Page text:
Is It Possible To Be Afraid Of Success? Oh Yes!


Most people would easily concede that the fear of failing can hinder a person from even trying something where success isn’t guaranteed. What about the fear of succeeding however? Can a person really be afraid to do something because there is a chance they might actually be successful? Oh yes!

Suppose you are an unemployed person who in the early stages of a job search, stuck to your guns and looked for employment in your field. As time passes you start to consider other employment because your main goal – the job you really want – just hasn’t been advertised or you have not successful in getting an interview. Subsequently after expanding the job search you do get an interview on a job applied to, albeit one of the jobs that isn’t really in your field of first choice.

Okay so are you with me? You go through the job interview, get offered and accept the job. After all, it’s a job. It’s money in the bank account, current experience, a rise in self-esteem – hey somebody wants you! There’s no downside to taking this job, so what could possibly be the problem?

There is a problem you see; something isn’t right. You can’t figure it out logically though. You were unemployed just a short time ago and now you’re not. Your friends and family were happy for you when you told them you got hired, and initially, you were happy too. Something isn’t right though. You should be happy but you’re anxious. The people at the new place of employment are friendly, welcoming, helpful and they are doing all they can to make your transition to the ‘team’ a smooth one. You should be happy right? But again, you’re not. “What’s wrong with me?” you ask yourself.

Maybe, just maybe mind, you are afraid of succeeding in the new job. After all, if it turns out you’re good in the job, you might be tempted to stay long-term. The money is decent if not good, the people friendly and just what you’d want in your co-workers. The job you went to school for however; the job you envisioned and promised yourself you would ultimately get – well…that’s fading with every day you put in 7 or 8 hours working for a company doing something different.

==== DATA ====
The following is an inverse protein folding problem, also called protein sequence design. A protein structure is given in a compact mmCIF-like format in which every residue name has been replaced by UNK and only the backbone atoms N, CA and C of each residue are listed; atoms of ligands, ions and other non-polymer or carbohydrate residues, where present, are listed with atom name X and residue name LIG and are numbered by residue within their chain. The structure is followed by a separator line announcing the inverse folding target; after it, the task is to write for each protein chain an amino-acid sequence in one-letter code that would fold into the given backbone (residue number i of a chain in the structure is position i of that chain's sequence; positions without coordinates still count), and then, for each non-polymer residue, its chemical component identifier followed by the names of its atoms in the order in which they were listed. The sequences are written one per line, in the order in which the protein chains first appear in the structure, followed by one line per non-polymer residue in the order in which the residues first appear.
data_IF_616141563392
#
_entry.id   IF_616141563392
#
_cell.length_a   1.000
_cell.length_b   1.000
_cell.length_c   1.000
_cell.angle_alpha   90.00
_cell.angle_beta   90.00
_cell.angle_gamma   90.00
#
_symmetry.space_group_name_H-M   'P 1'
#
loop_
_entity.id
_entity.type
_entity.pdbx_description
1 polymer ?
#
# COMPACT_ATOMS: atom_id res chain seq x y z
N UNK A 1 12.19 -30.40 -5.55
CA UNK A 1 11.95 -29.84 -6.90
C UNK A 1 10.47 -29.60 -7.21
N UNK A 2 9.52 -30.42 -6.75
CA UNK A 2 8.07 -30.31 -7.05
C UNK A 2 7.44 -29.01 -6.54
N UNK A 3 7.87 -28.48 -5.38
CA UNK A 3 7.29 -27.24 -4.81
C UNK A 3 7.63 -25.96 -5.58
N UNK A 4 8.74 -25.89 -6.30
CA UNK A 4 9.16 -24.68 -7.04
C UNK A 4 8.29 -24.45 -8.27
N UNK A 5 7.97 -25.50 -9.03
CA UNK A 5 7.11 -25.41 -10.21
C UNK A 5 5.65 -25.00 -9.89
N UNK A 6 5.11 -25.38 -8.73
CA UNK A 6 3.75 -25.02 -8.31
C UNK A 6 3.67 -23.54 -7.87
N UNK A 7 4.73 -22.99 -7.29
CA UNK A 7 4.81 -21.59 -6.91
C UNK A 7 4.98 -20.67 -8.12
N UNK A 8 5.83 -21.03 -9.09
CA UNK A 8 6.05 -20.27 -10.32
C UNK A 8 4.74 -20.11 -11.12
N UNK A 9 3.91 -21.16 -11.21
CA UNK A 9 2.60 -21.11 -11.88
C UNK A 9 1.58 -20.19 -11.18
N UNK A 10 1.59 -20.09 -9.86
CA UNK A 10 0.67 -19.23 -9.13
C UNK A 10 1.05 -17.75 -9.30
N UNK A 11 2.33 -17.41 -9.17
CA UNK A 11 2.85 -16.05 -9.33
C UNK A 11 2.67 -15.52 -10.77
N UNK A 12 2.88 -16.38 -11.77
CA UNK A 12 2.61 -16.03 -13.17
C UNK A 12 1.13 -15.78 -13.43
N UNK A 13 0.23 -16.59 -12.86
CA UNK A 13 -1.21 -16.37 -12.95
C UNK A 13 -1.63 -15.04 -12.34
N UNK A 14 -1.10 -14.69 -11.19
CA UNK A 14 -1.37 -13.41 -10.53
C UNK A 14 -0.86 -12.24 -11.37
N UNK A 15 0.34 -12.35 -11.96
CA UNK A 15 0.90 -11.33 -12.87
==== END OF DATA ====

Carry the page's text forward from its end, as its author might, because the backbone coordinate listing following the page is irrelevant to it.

You reason that if you were unemployed you’d still be looking for a job in your primary field instead of being trapped in this, your secondary work of choice. If you spend 6 months or a year here, you’re references for the job of your dreams will be a year out of date. The education you had if you stay for a year will be secondary to the new grads coming out in a year who will be more relevant and current. Job search after working a full day? Who has the energy for that when there’s work around the house to do?

In fact, if you quit or got yourself dismissed, it would actually come as a blessing not a bad thing! While it’s not like you to pack things in, be a quitter or underperform, you just feel physically ill while at work, trapped in this job you didn’t really want, doing things you really don’t want to do, but yet you are somehow good at.

I suspect that a growing number of people  see themselves in this scenario. Out of work, they wonder if they aren’t actually better off without a job in order to concentrate on getting the perfect job; the dream job. They are in short, conflicted. Work after all is good. It sure beats unemployment but is accepting anything other than the perfect job conceding, giving in, settling?

So only a few days into the job and you’re wondering, “Did I make a big mistake taking this job? What if I’m actually good at it and end up here for years?”